In the digital age of mega-pixels and photo-editing software, it's reassuring to discover that a photographic genius can be discovered in anyone.
Take Arup Ghosh, a doctor from West Bengal in India, who first picked up a camera - a simple point-and-shoot - in 2002 and was immediately smitten, trawling the web for inspiration while honing his art on his local streets.
Six years later, Ghosh can now claim to be an award-winning photographer of international renown. His arresting black-and-white image of a local backstreet barber shaving an elderly man helped him become amateur snapper of the year at the Sony World Photography Awards.
No longer an enthusiast known only to his subjects, or in the online galleries where he shares his work, Ghosh, who beat off 25,000 rivals for the gong, will be flying to Cannes, where he'll receive his prize ($5,000) at a VIP gala evening later this month. Competition judges, including the celebrity snapper Rankin, will also reveal the identity of the winning professionals at the event.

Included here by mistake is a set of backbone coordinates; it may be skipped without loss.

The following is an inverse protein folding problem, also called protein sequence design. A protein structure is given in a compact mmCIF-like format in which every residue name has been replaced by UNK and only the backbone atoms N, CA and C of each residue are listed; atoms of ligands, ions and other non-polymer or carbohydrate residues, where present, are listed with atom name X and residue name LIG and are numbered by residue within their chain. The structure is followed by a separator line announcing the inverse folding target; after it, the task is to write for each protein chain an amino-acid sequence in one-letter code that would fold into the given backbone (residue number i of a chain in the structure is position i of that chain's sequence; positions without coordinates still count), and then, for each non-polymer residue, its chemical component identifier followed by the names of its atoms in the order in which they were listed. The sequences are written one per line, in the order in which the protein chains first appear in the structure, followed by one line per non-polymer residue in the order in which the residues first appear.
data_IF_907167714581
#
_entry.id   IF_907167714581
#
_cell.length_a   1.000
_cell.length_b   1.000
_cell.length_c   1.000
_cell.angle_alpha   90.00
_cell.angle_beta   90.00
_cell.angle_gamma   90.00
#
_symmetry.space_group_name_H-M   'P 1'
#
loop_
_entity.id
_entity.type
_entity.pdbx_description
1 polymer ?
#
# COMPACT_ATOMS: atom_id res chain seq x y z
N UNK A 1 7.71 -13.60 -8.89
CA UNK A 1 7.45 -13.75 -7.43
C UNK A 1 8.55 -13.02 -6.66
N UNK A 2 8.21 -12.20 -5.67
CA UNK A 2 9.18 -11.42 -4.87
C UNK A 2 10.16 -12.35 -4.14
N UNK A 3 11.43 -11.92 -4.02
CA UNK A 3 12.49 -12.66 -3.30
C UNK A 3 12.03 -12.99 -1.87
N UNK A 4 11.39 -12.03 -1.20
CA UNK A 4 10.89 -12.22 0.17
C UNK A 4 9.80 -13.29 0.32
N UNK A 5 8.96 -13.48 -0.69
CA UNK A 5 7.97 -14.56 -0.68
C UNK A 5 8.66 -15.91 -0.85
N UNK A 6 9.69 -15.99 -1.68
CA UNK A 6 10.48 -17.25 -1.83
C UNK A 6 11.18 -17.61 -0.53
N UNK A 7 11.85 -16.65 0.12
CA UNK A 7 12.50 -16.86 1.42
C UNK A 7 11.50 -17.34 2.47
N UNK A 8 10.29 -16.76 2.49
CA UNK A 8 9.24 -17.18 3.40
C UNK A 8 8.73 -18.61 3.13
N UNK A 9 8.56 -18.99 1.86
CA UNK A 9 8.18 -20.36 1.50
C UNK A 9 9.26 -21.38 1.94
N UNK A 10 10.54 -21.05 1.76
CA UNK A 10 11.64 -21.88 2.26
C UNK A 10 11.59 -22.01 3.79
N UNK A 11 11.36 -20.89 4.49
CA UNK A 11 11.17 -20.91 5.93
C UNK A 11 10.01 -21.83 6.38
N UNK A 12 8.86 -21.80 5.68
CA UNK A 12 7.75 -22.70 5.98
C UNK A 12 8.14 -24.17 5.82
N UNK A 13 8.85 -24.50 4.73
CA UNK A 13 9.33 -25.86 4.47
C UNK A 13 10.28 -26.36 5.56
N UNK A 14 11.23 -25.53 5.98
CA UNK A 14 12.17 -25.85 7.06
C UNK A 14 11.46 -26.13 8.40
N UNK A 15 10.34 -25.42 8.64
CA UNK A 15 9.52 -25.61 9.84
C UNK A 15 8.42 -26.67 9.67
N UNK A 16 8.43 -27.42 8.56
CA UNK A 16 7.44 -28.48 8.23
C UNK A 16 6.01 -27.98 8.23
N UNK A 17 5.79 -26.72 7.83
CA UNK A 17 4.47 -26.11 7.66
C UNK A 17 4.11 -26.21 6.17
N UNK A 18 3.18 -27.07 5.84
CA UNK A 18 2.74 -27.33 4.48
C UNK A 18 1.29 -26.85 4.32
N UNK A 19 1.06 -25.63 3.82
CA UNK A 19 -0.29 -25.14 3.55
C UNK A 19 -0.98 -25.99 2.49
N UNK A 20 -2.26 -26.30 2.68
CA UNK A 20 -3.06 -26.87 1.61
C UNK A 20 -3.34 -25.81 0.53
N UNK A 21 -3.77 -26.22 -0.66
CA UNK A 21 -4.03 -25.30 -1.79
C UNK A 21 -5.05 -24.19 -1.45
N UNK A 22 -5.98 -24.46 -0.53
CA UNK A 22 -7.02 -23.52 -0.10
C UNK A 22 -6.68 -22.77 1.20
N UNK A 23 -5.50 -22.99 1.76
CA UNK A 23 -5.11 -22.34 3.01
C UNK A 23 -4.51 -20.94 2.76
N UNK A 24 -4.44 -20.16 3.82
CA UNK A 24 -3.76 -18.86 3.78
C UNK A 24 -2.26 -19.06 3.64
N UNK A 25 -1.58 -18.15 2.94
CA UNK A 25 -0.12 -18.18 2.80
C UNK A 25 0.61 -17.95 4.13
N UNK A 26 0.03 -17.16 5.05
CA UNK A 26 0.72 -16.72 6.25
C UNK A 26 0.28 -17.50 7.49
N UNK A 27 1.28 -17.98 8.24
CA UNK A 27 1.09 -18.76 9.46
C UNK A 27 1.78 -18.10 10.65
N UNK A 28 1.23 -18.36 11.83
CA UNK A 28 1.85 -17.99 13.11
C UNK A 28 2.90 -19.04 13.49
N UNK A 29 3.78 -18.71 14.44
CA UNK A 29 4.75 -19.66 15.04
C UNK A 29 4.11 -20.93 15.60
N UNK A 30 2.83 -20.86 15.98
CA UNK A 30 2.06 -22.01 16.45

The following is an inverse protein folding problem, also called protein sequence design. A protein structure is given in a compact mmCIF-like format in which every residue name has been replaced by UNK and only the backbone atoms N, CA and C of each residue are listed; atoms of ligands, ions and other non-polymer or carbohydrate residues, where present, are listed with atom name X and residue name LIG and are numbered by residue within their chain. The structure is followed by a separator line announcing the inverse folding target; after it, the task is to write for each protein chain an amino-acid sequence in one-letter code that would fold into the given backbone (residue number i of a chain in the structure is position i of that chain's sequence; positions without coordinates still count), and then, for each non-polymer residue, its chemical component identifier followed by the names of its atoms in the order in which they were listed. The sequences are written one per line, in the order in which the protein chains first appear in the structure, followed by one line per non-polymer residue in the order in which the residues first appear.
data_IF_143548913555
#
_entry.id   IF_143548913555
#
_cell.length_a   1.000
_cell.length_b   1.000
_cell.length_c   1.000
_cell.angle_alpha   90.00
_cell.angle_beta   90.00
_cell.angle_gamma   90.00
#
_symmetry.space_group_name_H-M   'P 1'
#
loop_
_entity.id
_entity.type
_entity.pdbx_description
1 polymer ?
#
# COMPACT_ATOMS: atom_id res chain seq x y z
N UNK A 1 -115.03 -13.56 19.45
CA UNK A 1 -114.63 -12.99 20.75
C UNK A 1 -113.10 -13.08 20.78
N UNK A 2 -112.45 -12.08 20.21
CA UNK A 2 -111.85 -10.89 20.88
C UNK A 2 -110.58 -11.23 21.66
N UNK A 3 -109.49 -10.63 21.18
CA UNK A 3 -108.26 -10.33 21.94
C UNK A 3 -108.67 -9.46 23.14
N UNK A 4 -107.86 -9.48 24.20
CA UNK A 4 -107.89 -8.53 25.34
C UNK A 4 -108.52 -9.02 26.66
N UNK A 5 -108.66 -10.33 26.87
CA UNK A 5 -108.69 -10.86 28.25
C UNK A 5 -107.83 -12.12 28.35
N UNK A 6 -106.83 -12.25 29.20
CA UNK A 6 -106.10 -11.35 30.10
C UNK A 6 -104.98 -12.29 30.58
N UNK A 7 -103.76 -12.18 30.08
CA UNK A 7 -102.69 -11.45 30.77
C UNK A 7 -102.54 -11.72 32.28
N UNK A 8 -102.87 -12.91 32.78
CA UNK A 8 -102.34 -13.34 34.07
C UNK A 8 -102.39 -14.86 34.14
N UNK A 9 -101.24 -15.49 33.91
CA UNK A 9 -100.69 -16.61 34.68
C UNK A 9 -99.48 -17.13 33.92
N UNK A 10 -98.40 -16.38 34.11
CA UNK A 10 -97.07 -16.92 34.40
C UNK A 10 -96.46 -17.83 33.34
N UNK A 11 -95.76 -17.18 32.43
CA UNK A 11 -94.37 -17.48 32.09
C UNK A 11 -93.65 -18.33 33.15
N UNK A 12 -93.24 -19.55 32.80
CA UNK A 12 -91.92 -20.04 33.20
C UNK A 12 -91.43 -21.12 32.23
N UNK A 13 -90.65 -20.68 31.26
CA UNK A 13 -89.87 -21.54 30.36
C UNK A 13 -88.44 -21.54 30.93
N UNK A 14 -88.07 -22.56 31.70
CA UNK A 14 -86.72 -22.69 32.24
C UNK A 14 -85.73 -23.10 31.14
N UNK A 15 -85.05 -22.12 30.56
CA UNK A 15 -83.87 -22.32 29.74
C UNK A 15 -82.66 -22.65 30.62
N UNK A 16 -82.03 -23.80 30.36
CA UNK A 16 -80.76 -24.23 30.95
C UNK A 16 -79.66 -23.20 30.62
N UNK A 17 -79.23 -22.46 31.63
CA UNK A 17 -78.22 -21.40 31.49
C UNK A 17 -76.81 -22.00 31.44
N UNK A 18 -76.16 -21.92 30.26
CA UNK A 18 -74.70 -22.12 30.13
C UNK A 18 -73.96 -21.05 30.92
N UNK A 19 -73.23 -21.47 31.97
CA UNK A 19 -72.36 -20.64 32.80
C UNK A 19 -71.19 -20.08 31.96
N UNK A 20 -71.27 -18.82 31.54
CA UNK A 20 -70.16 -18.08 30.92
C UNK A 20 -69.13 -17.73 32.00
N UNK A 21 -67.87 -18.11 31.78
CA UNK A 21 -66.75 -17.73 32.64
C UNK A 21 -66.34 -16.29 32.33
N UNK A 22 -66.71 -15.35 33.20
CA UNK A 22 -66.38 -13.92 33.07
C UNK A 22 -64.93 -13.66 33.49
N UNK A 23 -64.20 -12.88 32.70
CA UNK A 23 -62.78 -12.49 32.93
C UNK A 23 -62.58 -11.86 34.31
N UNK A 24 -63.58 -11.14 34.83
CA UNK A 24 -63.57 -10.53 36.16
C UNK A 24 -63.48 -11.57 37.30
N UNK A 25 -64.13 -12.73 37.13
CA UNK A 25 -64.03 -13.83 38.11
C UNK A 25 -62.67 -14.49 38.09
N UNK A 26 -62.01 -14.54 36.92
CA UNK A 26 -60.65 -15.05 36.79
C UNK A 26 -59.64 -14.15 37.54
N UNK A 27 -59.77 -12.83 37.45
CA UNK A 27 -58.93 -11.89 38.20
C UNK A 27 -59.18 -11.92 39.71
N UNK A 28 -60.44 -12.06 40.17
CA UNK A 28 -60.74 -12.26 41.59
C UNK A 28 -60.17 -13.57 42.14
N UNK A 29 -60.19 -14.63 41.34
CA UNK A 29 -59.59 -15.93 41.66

Other pictures that tickled the judges' fancy (carried on this page) include a close-up view of a zebra's face taken by Thorsten Schrader of Germany, which came top in the Nature category, and a playful picture of muddy young footballers, by Nimai Chandra Ghosh of India, which took the Sport title. Judges chose a powerful depiction of a hand clutching at flesh, taken by UK amateur Martin Kharumwa, as the winner in the Abstract category.
For Mary Ellen Mark, the American photographer and judge, choosing winners was no easy task. "The calibre was outstanding," she says, "far higher than I had imagined."
Ghosh, meanwhile, who had hoped to be a painter before the death of his father pushed him to a more reliable career, will carry on shooting. "I get very little time to take photographs," he says, "but I am hungry, so whenever I can I get out with my camera. I just see images, good or bad."